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An Open Letter to Whoever's In Charge of Netflix's Anime Distribution

Illustration for article titled An Open Letter to Whoevers In Charge of Netflixs Anime Distribution
Image: Shonen-world.com

I don’t care that you’re probably a furry, I just want to talk.

I have nothing against your taste in the subject matter you’ve curated for your streaming service. Bojack Horseman was a surprisingly good call back in 2013, and you did a fine job of marketing stuff you got the rights to like Zootopia, but I must say the most welcome surprise has been the anime of a certain... “genre” that you’ve given a platform to over the years: Aggretsuko, Rillakuma & Kaoru, Devilman Crybaby (arguably), and of course, the sleeper hit of 2019, Beastars. And we’re about to see Brand New Animal, a Trigger series that I know will be one of the most talked about shows of the year. Well, it would be, but outside of Japan we’re gonna have to wait for what’ll probably be three months (at least) for a dub to be available, at which point its worldwide hype will be greatly diminished, and something made by the creative team behind Gurren Lagann and friggin Promare is in danger of being an afterthought by the time it re-releases.

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Which is why I’m pleading with you, whoever you are: it’s 2020. It’s time for Netflix to start simulcasting its anime premieres outside of Japan.

This is one of the few areas where instead of being a pioneer, you’re strangely behind the times. We’ve seen anime streaming services that did this rise and fall to the point where there are only two big players left, one of which is copying your own model of creating and producing its own content. But while Crunchyroll is now on the defensive against Funimation (freaking. Funimation), they at least can still do what you refuse to for some reason. Simulcasting, while not easy, is not difficult either, and it’s been one of the driving factors that’s unified anime fandom across the world in past decade. We went from being a scattershot community heavily dependent on people being lucky enough to watch the same select group of physical media, to one that on a weekly basis can talk about and enjoy the shows we look forward to and love, right as they happen.

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Illustration for article titled An Open Letter to Whoevers In Charge of Netflixs Anime Distribution

I talked previously about how Anime Strike was for a little over a year the most hated streaming service because of its double paywall, but they learned harsh lessons from having a (frankly) quite dumb business model, and now over a year after its demise, an Amazon Prime show was one of the most well received shows of the past year, and Vinnland Saga deserves its praise. But so did Beastars, dammit, as did Carole and Tuesday, Violet Evergarden, and Hi Score Girl, and while BNA probably won’t be left like its CGI counterpart being “split” between years, it’s still an odd kind of hurt to see half a dozen episodes be available already in Japan, but in order to watch any of them now I have to go through channels that I don’t want to use.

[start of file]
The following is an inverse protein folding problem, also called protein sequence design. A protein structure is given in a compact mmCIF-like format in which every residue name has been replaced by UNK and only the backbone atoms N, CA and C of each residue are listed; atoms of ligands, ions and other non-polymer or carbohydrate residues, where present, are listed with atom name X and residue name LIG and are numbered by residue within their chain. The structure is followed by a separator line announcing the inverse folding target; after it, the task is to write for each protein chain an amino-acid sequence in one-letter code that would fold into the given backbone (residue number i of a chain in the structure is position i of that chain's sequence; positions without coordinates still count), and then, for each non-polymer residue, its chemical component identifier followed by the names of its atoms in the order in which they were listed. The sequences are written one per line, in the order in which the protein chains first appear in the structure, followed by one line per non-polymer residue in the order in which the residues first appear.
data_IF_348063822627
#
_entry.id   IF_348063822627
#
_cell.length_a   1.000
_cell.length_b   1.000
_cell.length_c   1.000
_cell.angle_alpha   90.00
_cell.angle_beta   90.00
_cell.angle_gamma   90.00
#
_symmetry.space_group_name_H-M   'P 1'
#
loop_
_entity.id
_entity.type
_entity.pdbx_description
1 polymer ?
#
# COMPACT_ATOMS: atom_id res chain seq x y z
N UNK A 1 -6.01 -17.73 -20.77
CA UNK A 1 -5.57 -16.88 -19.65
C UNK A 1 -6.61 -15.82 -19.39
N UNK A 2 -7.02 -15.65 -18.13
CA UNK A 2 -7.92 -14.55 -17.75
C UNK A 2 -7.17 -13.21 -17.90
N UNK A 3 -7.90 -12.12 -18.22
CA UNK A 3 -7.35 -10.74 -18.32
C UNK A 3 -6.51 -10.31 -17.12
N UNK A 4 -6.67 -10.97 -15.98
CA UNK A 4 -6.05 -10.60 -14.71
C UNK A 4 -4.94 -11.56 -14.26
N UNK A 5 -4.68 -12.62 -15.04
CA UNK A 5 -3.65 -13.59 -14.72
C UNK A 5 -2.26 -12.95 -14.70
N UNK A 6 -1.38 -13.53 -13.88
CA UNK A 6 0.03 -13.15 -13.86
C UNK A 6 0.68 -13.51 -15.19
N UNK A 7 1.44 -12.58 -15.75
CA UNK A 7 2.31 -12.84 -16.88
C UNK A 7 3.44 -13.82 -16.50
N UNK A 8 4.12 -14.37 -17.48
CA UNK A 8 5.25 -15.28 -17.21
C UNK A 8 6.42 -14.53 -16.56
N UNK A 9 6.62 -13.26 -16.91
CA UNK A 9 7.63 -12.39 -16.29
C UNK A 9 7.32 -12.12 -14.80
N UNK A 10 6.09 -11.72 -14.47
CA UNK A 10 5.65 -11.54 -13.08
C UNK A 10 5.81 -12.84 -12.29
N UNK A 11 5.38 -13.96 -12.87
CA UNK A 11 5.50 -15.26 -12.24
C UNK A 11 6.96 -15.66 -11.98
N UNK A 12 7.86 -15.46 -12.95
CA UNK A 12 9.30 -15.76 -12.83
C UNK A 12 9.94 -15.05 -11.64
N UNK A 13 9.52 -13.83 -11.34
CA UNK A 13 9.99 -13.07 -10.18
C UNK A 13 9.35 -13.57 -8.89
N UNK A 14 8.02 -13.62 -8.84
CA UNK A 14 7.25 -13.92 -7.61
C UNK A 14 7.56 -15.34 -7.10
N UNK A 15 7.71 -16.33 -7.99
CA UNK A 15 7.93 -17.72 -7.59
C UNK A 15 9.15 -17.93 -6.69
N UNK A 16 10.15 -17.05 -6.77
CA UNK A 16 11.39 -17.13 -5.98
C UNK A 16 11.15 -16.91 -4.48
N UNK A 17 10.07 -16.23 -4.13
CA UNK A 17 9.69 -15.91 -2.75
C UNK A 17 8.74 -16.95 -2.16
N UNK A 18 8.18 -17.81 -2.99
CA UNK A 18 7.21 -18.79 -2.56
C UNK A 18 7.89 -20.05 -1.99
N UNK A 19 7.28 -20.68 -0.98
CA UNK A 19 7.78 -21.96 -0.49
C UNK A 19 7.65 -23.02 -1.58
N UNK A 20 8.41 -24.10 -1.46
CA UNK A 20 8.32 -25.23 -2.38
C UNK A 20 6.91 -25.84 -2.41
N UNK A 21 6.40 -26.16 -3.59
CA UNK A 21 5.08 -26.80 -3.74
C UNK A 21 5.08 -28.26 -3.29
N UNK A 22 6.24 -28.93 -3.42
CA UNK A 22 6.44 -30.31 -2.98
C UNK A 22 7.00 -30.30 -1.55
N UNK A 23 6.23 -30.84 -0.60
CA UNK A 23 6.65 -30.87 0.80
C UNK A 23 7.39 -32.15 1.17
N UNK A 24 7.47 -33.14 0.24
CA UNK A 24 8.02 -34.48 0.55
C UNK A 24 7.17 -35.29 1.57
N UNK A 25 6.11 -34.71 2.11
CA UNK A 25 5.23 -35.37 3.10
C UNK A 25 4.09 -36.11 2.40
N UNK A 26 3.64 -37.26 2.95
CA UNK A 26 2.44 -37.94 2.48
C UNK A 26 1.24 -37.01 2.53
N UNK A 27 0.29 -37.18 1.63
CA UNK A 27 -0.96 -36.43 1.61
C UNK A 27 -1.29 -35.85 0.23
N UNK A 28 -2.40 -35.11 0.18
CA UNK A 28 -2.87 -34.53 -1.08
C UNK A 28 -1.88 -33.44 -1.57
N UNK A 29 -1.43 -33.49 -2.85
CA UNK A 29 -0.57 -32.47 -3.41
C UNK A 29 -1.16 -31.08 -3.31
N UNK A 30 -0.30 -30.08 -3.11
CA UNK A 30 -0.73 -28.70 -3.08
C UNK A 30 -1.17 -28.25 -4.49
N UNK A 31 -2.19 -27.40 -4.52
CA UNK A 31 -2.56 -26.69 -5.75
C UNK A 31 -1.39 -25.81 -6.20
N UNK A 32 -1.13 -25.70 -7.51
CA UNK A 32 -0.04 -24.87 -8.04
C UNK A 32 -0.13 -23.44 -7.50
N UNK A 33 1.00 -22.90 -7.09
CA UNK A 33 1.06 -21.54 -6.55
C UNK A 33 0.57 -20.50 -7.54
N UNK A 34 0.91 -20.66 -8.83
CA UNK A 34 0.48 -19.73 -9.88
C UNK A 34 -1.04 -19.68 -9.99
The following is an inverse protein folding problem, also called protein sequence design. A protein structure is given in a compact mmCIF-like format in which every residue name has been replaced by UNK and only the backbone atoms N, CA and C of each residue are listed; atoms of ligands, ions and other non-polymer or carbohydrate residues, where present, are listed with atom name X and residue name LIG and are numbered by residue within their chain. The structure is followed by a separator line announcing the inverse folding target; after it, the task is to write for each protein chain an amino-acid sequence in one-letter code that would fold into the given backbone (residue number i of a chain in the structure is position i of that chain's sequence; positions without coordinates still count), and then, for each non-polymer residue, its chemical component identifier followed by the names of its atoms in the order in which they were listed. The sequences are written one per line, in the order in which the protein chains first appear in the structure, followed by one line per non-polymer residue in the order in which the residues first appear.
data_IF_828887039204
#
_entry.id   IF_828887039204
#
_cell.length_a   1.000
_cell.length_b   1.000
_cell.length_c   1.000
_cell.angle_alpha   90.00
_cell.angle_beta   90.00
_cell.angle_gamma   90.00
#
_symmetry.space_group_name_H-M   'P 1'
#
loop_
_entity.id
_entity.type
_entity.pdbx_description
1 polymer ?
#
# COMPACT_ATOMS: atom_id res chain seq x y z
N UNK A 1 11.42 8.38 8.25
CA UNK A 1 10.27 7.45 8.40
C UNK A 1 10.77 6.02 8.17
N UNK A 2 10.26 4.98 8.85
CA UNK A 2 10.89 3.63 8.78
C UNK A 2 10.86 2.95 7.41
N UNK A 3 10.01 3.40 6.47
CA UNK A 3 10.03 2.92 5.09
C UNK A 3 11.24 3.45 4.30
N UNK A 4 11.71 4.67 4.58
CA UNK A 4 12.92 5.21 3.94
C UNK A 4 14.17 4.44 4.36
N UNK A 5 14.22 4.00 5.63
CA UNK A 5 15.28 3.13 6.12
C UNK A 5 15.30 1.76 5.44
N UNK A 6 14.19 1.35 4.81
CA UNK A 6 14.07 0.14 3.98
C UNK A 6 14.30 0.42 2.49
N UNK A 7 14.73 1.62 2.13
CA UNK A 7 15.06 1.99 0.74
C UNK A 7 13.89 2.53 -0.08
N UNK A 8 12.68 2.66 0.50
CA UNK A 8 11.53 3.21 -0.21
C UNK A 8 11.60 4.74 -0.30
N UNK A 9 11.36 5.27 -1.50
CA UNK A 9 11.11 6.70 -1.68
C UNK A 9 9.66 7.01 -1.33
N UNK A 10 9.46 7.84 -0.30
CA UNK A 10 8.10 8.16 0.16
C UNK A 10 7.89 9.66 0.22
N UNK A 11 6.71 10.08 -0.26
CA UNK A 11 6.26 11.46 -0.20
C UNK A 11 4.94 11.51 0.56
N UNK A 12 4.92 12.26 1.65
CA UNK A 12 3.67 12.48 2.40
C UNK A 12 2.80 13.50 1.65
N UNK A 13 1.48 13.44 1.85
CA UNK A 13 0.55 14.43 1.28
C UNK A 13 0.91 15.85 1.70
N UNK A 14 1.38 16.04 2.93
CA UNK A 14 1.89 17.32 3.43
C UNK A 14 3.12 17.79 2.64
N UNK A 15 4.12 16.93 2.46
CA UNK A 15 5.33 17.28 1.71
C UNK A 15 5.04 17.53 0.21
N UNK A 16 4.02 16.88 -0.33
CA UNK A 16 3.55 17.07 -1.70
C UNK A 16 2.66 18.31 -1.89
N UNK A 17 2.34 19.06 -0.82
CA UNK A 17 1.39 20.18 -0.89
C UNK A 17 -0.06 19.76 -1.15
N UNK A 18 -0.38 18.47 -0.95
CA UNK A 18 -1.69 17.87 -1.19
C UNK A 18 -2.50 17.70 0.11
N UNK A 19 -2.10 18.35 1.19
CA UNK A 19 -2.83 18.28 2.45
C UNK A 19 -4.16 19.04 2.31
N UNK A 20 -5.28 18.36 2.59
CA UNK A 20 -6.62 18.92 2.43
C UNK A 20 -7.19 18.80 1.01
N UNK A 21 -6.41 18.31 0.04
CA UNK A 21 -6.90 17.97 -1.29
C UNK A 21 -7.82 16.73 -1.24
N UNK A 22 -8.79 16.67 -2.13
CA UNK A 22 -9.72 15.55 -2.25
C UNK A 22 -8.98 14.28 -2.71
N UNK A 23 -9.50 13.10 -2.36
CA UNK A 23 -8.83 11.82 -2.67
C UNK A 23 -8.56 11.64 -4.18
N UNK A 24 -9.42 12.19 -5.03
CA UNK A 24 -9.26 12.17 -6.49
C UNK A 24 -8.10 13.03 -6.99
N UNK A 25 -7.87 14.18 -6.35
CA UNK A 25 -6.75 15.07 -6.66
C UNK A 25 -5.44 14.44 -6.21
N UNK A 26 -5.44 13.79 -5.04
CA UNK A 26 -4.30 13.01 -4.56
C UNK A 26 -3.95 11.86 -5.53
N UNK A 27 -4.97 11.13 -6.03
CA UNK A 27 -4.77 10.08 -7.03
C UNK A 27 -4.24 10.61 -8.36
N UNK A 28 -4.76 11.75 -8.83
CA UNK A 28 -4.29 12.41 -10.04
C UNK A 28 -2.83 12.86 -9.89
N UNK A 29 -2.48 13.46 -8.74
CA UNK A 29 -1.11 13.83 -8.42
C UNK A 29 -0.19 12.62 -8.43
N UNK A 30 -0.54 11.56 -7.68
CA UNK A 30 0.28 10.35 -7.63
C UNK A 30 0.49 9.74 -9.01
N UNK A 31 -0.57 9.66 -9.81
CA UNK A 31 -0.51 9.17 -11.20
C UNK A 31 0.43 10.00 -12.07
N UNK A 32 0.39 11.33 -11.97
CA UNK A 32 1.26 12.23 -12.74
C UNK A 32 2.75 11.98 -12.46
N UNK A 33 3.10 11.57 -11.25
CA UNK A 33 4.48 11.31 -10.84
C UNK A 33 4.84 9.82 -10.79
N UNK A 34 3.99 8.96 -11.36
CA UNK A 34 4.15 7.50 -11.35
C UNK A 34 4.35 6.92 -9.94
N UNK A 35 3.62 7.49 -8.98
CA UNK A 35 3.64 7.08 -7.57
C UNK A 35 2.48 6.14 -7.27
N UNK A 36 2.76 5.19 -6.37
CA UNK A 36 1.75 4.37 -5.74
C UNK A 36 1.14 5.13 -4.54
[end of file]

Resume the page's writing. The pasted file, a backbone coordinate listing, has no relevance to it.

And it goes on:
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Funimation might have an app that’s frequently infuriating, and Crunchyroll might be left wholly dependent on partnerships via VRV, but they both get right the basics that completely changed the anime landscape in the 2010s. And I have no qualms when you want to pull a situation like Devilman Crybaby where you release an entire season everywhere all at once. But for stuff you license for outside of Japan? For once, it’s time for you Netflix, to catch up with the rest of the world. And I’d argue you’d gain more than you’d think: look at the reception of The Mandalorian on Disney+. It’s shorter than most of your live action Marvel shows, but its weekly viewing schedule meant that we were talking about for two months instead of just two weeks. Look at the cultural touchstone baby yoda has become over the past few months; need I say more?

I get binge watching is “your thing,” but it doesn’t have to be your only thing, nor should it be. Some shows work better when you watch them one episode after another, but some really do work best when you have a week to digest each episode. I suspect this is why everyone else who makes their own content for their own service still goes by this model, from Prime Video to Disney+ to even DC Universe. And with the talk shows you produce like Patriot Act with Hasan Minhaj, you’ve shown that not only can you do weekly content, but that it’s successful as well. I know simulcasting, not even the extra-extra mile that is simuldubbing, is capable of, desperately wanted, and would be equally as well-received as it is for shows on other streaming services (your own included).

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I ask this as an anime fan and Netflix customer who’s been with you for a decade now. Please: start simulcasting your anime.

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